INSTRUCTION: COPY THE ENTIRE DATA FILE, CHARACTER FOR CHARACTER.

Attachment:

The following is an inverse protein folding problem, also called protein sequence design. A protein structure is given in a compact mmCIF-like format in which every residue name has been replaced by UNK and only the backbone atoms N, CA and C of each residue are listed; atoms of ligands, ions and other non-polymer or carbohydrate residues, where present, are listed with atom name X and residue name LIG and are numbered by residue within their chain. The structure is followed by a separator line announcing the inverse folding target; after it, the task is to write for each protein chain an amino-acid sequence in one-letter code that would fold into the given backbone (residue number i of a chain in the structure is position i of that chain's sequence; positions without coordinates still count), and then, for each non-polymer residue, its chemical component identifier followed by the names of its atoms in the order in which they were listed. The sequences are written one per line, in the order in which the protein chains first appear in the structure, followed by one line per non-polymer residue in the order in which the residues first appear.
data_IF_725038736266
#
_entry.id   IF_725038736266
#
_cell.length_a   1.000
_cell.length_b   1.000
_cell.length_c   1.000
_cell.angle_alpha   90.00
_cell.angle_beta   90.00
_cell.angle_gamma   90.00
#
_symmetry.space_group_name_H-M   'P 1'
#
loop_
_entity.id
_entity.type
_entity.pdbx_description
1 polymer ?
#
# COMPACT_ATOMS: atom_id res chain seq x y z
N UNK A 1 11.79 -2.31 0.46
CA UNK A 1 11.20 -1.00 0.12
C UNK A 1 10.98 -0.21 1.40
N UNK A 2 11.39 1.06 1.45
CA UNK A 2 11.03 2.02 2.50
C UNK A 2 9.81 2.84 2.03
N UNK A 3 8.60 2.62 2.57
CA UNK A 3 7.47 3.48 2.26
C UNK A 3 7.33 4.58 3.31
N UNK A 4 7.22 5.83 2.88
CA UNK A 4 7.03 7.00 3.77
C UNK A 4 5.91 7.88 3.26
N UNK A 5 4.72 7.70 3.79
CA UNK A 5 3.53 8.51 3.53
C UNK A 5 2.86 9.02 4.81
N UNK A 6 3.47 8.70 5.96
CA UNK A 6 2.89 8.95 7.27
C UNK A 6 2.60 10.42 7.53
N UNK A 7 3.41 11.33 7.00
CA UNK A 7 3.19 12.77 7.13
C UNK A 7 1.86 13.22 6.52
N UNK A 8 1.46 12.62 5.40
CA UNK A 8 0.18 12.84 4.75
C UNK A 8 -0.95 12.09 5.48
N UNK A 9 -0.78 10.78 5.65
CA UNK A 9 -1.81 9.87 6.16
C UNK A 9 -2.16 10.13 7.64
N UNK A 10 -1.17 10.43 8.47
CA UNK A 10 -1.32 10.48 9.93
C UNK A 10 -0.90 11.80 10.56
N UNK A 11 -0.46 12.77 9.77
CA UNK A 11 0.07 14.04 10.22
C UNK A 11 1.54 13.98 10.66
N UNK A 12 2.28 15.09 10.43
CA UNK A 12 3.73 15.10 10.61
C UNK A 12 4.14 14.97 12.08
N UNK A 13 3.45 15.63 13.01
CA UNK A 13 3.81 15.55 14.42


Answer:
The following is an inverse protein folding problem, also called protein sequence design. A protein structure is given in a compact mmCIF-like format in which every residue name has been replaced by UNK and only the backbone atoms N, CA and C of each residue are listed; atoms of ligands, ions and other non-polymer or carbohydrate residues, where present, are listed with atom name X and residue name LIG and are numbered by residue within their chain. The structure is followed by a separator line announcing the inverse folding target; after it, the task is to write for each protein chain an amino-acid sequence in one-letter code that would fold into the given backbone (residue number i of a chain in the structure is position i of that chain's sequence; positions without coordinates still count), and then, for each non-polymer residue, its chemical component identifier followed by the names of its atoms in the order in which they were listed. The sequences are written one per line, in the order in which the protein chains first appear in the structure, followed by one line per non-polymer residue in the order in which the residues first appear.
data_IF_725038736266
#
_entry.id   IF_725038736266
#
_cell.length_a   1.000
_cell.length_b   1.000
_cell.length_c   1.000
_cell.angle_alpha   90.00
_cell.angle_beta   90.00
_cell.angle_gamma   90.00
#
_symmetry.space_group_name_H-M   'P 1'
#
loop_
_entity.id
_entity.type
_entity.pdbx_description
1 polymer ?
#
# COMPACT_ATOMS: atom_id res chain seq x y z
N UNK A 1 11.79 -2.31 0.46
CA UNK A 1 11.20 -1.00 0.12
C UNK A 1 10.98 -0.21 1.40
N UNK A 2 11.39 1.06 1.45
CA UNK A 2 11.03 2.02 2.50
C UNK A 2 9.81 2.84 2.03
N UNK A 3 8.60 2.62 2.57
CA UNK A 3 7.47 3.48 2.26
C UNK A 3 7.33 4.58 3.31
N UNK A 4 7.22 5.83 2.88
CA UNK A 4 7.03 7.00 3.77
C UNK A 4 5.91 7.88 3.26
N UNK A 5 4.72 7.70 3.79
CA UNK A 5 3.53 8.51 3.53
C UNK A 5 2.86 9.02 4.81
N UNK A 6 3.47 8.70 5.96
CA UNK A 6 2.89 8.95 7.27
C UNK A 6 2.60 10.42 7.53
N UNK A 7 3.41 11.33 7.00
CA UNK A 7 3.19 12.77 7.13
C UNK A 7 1.86 13.22 6.52
N UNK A 8 1.46 12.62 5.40
CA UNK A 8 0.18 12.84 4.75
C UNK A 8 -0.95 12.09 5.48
N UNK A 9 -0.78 10.78 5.65
CA UNK A 9 -1.81 9.87 6.16
C UNK A 9 -2.16 10.13 7.64
N UNK A 10 -1.17 10.43 8.47
CA UNK A 10 -1.32 10.48 9.93
C UNK A 10 -0.90 11.80 10.56
N UNK A 11 -0.46 12.77 9.77
CA UNK A 11 0.07 14.04 10.22
C UNK A 11 1.54 13.98 10.66
N UNK A 12 2.28 15.09 10.43
CA UNK A 12 3.73 15.10 10.61
C UNK A 12 4.14 14.97 12.08
N UNK A 13 3.45 15.63 13.01
CA UNK A 13 3.81 15.55 14.42